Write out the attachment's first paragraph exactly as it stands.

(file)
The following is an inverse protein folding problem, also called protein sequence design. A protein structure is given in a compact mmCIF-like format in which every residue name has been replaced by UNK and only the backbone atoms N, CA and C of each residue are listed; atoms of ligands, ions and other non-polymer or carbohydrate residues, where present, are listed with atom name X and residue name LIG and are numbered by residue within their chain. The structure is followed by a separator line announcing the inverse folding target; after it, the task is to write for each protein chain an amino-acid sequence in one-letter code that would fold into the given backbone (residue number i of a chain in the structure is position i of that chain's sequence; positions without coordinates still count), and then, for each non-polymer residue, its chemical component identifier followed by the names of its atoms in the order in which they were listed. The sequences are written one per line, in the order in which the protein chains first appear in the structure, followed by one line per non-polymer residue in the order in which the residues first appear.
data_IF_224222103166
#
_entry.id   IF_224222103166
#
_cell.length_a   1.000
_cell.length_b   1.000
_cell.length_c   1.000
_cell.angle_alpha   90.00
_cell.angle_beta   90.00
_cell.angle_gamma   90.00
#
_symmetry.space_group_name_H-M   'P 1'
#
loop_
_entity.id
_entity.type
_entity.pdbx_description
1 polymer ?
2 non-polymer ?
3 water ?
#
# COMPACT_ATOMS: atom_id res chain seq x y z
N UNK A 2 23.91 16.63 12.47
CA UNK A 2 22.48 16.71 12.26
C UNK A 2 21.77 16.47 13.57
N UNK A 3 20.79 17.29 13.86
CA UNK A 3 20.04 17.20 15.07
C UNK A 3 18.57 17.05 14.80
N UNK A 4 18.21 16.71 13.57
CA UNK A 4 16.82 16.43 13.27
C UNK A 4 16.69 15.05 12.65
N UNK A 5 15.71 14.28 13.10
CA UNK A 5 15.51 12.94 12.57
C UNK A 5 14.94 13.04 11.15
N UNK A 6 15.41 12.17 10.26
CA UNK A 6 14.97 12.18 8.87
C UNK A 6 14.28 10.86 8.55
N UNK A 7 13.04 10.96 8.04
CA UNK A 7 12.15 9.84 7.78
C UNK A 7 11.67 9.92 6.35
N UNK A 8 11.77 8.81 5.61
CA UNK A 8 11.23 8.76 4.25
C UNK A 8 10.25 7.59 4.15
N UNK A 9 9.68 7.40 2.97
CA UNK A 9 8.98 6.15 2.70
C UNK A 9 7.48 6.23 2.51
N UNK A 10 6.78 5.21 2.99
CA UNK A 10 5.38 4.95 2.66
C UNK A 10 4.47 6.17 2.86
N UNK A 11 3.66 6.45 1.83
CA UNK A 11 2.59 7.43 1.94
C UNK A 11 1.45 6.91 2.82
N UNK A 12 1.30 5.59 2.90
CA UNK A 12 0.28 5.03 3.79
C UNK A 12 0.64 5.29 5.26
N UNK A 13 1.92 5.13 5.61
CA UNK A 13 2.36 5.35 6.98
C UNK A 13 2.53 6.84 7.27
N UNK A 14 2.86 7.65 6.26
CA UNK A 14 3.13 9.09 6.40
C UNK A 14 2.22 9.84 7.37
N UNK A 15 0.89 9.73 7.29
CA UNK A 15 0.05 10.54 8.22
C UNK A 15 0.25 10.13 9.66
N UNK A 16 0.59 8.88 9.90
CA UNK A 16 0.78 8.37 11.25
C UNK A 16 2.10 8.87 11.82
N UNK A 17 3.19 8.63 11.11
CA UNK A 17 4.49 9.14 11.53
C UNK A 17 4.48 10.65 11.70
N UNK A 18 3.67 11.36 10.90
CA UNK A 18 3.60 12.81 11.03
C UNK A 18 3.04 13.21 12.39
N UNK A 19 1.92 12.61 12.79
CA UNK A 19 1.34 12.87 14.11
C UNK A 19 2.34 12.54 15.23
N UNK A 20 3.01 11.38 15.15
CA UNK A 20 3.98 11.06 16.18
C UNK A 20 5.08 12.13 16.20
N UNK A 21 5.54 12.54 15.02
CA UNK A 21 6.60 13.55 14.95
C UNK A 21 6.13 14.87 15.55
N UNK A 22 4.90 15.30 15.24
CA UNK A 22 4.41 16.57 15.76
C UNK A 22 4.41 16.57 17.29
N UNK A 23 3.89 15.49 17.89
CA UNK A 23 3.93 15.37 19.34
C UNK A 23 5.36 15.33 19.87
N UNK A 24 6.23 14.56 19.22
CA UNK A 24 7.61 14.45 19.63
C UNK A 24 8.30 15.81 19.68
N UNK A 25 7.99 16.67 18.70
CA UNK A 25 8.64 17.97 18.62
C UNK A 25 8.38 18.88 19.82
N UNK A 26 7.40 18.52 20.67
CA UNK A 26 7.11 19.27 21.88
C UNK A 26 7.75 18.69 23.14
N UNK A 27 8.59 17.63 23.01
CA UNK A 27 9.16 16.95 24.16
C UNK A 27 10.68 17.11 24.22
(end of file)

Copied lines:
The following is an inverse protein folding problem, also called protein sequence design. A protein structure is given in a compact mmCIF-like format in which every residue name has been replaced by UNK and only the backbone atoms N, CA and C of each residue are listed; atoms of ligands, ions and other non-polymer or carbohydrate residues, where present, are listed with atom name X and residue name LIG and are numbered by residue within their chain. The structure is followed by a separator line announcing the inverse folding target; after it, the task is to write for each protein chain an amino-acid sequence in one-letter code that would fold into the given backbone (residue number i of a chain in the structure is position i of that chain's sequence; positions without coordinates still count), and then, for each non-polymer residue, its chemical component identifier followed by the names of its atoms in the order in which they were listed. The sequences are written one per line, in the order in which the protein chains first appear in the structure, followed by one line per non-polymer residue in the order in which the residues first appear.